• HOA fees. Homeowners’ association (HOA) fees can be costly and are often required for condos. These fees can range from a few hundred dollars to thousands of dollars annually, depending on your condo community.
  • Less privacy. Condos generally don’t offer as much privacy as detached houses since they share walls with neighboring units. If the walls are thin at your condo building, you may hear neighbors’ noise regularly, whether it’s their television playing, music, or conversations.
  • Following HOA rules. Living in a condo means you have to follow the rules imposed by the homeowners’ association. These rules might include restrictions on pet ownership, what kinds of renovations or decorations you can make to your unit, how many people are allowed to live in your condo, and more.

Pros and cons of townhouses

Like condos, there are pros and cons to owning townhouses. Let’s explore the perks and pitfalls of the townhouse lifestyle to help you make the right decision.
Here is a list of the benefits and drawbacks to consider.
  • Balance between house and apartment. Living in a townhouse offers a great balance between the convenience and affordability of condo living and the freedom of owning a single-family home. Townhouses provide more space than condos, while still being cheaper and easier to maintain than traditional detached homes. They also offer access to amenities and recreational areas typically found in apartment complexes.
  • Own interior and exterior. This means you can make changes to both sides, such as adding shutters, changing windows, or updating the landscaping. And if you have a passion for gardening or designing outdoor spaces with furniture and décor, owning a townhouse gives you an opportunity to create an outdoor oasis of your own. Just be sure to check with your HOA before making any changes.
  • Access to amenities. Townhouse communities often have amenities that may not be available in individual homes, such as community swimming pools and playgrounds for children to enjoy year-round.
  • Farther from the city center. Because townhouses provide greater square footage and need more land space, they might be farther away from the action than condos.
  • More home maintenance. Owning more space means you have more maintenance responsibilities. Unlike condo owners who are only responsible for the interior of their unit, townhouse owners need to maintain their private attached outdoor spaces as well.
  • HOA rules and fees. Like condo owners, townhouse owners will still have to follow HOA rules. Though HOAs might not be as involved in townhouse communities as in condo communities, they can still limit the renovations you could make to the exterior of your property.

Pro Tip

Don’t forget to use a mortgage calculator to estimate your monthly costs, such as principal and interest payments, taxes, and insurance. Having this estimate can help you determine if buying a condo or a townhouse is financially manageable with your budget. To compare the financing options you may have available, take a look at some of the mortgages below.

SuperMoney may receive compensation from some or all of the companies featured, and the order of results are influenced by advertising bids, with exception for mortgage and home lending related products. Learn more

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Why a condo is better than a house?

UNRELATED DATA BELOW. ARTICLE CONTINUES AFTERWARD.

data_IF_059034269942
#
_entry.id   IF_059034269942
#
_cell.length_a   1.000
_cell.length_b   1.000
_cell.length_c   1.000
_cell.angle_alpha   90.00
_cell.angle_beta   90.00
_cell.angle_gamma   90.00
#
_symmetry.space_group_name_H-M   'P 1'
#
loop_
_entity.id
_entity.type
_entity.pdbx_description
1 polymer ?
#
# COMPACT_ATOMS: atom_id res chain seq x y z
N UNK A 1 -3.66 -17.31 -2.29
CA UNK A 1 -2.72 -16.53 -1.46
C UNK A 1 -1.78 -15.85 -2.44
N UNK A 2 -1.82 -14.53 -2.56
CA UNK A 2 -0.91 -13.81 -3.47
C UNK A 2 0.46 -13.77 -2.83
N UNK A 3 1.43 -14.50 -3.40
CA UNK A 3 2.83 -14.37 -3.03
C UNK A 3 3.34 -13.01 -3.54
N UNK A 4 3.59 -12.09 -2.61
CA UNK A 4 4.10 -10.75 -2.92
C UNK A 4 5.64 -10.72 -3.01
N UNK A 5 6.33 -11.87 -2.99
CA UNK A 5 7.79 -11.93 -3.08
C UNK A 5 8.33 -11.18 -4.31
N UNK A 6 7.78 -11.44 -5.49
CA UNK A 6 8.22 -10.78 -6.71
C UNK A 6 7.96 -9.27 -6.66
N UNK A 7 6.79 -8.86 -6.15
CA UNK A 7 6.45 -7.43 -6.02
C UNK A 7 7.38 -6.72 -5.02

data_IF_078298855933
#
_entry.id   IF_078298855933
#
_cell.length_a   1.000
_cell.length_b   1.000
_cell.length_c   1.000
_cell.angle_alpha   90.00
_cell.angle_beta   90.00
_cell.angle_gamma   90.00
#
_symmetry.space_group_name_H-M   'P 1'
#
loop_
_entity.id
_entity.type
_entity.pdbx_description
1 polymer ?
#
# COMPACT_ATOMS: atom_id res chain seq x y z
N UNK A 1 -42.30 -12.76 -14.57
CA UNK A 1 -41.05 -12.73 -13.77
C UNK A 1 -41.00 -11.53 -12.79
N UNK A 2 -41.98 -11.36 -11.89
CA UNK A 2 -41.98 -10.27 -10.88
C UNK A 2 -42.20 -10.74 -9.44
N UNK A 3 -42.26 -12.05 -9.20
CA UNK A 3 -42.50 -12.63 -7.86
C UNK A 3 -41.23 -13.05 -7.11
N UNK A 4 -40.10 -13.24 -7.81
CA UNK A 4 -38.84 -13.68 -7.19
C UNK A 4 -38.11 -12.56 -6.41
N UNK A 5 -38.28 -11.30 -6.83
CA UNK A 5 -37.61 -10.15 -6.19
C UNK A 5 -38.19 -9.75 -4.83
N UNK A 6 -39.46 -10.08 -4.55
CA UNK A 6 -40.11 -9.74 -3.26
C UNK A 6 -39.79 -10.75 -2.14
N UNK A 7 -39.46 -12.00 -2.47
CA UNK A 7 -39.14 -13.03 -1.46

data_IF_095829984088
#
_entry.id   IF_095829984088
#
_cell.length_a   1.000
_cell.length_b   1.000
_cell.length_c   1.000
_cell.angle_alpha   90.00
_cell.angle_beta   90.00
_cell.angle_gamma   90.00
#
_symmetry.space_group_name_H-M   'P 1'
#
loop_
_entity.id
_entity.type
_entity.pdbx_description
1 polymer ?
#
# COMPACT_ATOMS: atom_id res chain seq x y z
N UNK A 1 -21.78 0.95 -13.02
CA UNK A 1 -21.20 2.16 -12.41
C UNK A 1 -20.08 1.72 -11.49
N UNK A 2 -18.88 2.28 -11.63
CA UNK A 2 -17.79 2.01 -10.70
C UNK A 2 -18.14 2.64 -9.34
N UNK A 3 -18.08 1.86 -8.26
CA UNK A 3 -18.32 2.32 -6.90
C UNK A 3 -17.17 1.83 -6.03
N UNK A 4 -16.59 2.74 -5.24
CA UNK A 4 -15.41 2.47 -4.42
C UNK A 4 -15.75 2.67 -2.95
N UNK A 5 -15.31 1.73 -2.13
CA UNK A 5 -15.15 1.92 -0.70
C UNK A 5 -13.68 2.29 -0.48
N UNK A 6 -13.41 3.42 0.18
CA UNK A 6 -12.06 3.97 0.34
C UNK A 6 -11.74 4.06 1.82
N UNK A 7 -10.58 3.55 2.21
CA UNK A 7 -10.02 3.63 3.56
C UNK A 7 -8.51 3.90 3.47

A condo isn’t necessarily better than a house. Though owning a condo comes with several perks such as less maintenance and upkeep, affordability, and more amenities, they also have some drawbacks.
For example, condo owners have less privacy and freedom than traditional homeowners, as Homeowners Associations may outline rules that residents need to follow. Ultimately, whether a condo or house is better will largely depend on your needs and desired lifestyle.

What is the difference between a townhouse and a townhome?

There’s no difference between a townhouse and a townhome. Townhouses and townhomes are interchangeable terms used to describe multilevel homes that share walls with adjacent homes on one or both sides.

Is it financially smart to buy a condo?

There’s no one-size-fits-all answer to this question since buying a condo is a personal decision that depends on many factors, such as your financial situation. Before buying a condo, be sure to carefully consider all of your options and research the local real estate market thoroughly.

What is the point of owning a condo?

Well, it depends. For some, perhaps it’s the luxury and convenience of having a private space to call home. And for others, owning a condo offers an investment opportunity with tangible wealth appreciation potential. Ultimately, it’s up to you to determine what you want to achieve and how owning a condo can help you reach those goals.

Key Takeaways

  • Condos offer residents various advantages, from low maintenance costs to amenities like pools and gyms. But condos also have disadvantages — such as higher HOA fees and less privacy.
  • Townhouses offer a good balance between the convenience and affordability of living in a condo without sacrificing the freedom of single-family homes. However, they might be farther away from city centers and require additional upkeep for private outdoor spaces.
  • Cost and fees vary depending on the real estate market. Generally speaking, condos tend to be cheaper than townhouses. However, HOA fees for condos could be higher due to their more robust amenities.

SuperMoney may receive compensation from some or all of the companies featured, and the order of results are influenced by advertising bids, with exception for mortgage and home lending related products. Learn more